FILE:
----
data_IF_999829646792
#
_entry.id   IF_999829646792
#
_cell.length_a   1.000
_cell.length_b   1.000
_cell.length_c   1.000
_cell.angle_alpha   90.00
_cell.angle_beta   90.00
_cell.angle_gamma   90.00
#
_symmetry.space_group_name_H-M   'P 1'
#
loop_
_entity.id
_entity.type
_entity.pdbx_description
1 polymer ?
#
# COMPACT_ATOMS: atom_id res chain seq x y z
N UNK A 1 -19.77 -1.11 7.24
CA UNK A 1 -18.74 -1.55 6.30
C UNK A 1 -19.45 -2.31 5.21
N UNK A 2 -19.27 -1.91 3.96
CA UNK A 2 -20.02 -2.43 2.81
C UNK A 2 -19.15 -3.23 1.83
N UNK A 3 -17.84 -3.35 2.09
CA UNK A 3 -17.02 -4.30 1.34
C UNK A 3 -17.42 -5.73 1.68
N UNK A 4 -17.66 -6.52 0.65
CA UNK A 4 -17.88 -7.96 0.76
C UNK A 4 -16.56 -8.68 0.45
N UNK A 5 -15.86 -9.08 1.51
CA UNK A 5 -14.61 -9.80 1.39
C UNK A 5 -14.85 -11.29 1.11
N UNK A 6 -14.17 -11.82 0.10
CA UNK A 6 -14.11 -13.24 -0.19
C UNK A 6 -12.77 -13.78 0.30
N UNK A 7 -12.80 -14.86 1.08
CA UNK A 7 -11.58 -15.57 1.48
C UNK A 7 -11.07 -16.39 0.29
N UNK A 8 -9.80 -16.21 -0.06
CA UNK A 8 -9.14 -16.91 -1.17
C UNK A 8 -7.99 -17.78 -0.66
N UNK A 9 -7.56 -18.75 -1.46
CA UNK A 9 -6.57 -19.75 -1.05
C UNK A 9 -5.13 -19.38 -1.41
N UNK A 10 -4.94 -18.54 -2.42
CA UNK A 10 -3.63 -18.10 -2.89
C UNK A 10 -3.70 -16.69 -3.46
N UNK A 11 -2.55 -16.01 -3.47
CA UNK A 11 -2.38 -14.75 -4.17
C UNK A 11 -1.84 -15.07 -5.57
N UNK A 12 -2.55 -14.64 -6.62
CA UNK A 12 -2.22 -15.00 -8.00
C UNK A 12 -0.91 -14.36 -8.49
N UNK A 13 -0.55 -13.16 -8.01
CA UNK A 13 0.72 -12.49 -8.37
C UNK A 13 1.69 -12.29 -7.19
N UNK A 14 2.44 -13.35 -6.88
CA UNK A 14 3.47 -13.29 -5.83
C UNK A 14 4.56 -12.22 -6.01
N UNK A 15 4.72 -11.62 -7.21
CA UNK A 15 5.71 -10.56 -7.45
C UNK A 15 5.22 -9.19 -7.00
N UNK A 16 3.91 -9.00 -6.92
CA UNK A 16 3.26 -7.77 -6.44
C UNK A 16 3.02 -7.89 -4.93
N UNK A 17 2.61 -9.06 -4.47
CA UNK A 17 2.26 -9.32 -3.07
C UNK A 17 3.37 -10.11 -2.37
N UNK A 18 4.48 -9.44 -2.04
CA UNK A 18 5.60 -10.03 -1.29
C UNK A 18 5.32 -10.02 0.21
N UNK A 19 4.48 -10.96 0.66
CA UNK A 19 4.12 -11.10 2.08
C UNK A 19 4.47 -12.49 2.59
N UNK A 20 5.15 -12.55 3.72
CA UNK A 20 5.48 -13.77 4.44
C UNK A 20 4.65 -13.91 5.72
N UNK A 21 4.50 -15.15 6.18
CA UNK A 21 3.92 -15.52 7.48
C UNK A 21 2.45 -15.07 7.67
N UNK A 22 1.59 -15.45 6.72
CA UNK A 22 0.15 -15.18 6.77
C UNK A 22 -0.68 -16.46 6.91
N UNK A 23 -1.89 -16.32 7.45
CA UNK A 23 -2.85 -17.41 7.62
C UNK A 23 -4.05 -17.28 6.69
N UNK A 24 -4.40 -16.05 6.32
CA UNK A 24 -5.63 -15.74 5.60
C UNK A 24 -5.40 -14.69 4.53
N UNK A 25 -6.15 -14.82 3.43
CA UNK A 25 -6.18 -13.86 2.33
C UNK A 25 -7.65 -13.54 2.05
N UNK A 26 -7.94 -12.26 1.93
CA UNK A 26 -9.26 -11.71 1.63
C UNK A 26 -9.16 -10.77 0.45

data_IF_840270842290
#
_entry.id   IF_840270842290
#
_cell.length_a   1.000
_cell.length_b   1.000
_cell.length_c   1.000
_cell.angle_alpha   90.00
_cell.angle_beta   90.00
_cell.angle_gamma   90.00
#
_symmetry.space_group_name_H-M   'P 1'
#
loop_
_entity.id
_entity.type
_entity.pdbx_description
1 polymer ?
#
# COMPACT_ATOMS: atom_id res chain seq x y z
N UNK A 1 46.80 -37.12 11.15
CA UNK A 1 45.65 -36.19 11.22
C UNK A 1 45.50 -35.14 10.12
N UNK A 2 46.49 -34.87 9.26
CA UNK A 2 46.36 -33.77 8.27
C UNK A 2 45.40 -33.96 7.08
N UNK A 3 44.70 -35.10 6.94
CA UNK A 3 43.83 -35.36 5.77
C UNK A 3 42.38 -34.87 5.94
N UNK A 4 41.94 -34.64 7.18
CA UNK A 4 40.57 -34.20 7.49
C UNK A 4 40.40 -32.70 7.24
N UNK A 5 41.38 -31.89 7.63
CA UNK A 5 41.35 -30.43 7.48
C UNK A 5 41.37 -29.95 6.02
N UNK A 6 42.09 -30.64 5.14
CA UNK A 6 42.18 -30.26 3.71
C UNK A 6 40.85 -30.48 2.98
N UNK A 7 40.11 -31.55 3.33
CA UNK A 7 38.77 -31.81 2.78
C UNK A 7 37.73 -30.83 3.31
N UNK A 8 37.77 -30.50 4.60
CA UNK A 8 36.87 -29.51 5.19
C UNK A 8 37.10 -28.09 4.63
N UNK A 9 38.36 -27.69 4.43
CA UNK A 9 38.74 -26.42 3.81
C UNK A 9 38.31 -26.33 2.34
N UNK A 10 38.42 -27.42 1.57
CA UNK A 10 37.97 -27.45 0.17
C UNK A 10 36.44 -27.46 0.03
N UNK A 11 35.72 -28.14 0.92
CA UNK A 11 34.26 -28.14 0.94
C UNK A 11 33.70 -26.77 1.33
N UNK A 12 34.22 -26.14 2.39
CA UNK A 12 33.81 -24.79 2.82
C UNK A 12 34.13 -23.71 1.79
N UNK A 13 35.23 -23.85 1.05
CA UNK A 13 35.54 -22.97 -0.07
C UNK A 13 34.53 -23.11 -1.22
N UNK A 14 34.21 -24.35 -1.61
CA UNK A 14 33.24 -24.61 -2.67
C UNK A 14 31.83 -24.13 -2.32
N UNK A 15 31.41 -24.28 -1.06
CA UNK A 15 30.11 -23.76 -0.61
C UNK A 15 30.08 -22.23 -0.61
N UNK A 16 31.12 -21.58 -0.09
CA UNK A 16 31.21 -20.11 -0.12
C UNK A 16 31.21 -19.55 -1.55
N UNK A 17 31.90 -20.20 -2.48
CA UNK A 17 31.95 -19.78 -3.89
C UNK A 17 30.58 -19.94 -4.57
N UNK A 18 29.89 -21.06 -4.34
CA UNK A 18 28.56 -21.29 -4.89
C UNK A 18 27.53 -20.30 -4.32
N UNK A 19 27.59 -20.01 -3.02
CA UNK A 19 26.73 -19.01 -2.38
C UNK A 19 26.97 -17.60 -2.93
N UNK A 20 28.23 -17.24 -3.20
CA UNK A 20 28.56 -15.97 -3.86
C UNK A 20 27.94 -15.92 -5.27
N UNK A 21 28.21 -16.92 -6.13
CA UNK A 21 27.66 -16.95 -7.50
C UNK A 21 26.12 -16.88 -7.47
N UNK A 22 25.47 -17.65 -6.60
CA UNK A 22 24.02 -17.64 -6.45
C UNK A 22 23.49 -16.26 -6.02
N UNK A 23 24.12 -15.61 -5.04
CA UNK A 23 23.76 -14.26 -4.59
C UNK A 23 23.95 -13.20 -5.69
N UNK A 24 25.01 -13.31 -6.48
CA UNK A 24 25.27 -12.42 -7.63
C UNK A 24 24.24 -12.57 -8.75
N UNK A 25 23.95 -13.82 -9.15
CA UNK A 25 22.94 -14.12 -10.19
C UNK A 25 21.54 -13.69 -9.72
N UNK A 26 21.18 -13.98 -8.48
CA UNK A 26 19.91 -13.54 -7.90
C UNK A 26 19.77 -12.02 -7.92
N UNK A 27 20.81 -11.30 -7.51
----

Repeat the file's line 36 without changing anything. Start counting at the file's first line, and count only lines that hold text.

N UNK A 6 -14.17 -11.82 0.10